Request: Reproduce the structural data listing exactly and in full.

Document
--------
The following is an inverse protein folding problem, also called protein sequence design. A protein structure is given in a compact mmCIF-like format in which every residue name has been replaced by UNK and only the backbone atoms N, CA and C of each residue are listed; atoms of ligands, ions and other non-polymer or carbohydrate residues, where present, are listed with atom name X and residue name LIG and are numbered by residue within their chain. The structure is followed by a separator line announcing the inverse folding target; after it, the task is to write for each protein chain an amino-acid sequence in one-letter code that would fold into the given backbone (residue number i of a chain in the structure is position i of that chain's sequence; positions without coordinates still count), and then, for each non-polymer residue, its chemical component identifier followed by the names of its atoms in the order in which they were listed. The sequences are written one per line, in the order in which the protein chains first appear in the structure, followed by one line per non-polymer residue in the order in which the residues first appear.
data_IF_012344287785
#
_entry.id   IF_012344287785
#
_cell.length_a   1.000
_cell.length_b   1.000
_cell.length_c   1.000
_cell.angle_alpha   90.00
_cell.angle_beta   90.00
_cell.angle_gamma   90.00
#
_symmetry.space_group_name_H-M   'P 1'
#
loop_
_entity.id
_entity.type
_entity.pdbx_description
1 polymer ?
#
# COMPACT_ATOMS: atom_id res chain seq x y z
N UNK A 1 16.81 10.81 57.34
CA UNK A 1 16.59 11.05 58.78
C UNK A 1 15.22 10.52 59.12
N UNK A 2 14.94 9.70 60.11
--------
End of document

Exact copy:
The following is an inverse protein folding problem, also called protein sequence design. A protein structure is given in a compact mmCIF-like format in which every residue name has been replaced by UNK and only the backbone atoms N, CA and C of each residue are listed; atoms of ligands, ions and other non-polymer or carbohydrate residues, where present, are listed with atom name X and residue name LIG and are numbered by residue within their chain. The structure is followed by a separator line announcing the inverse folding target; after it, the task is to write for each protein chain an amino-acid sequence in one-letter code that would fold into the given backbone (residue number i of a chain in the structure is position i of that chain's sequence; positions without coordinates still count), and then, for each non-polymer residue, its chemical component identifier followed by the names of its atoms in the order in which they were listed. The sequences are written one per line, in the order in which the protein chains first appear in the structure, followed by one line per non-polymer residue in the order in which the residues first appear.
data_IF_012344287785
#
_entry.id   IF_012344287785
#
_cell.length_a   1.000
_cell.length_b   1.000
_cell.length_c   1.000
_cell.angle_alpha   90.00
_cell.angle_beta   90.00
_cell.angle_gamma   90.00
#
_symmetry.space_group_name_H-M   'P 1'
#
loop_
_entity.id
_entity.type
_entity.pdbx_description
1 polymer ?
#
# COMPACT_ATOMS: atom_id res chain seq x y z
N UNK A 1 16.81 10.81 57.34
CA UNK A 1 16.59 11.05 58.78
C UNK A 1 15.22 10.52 59.12
N UNK A 2 14.94 9.70 60.11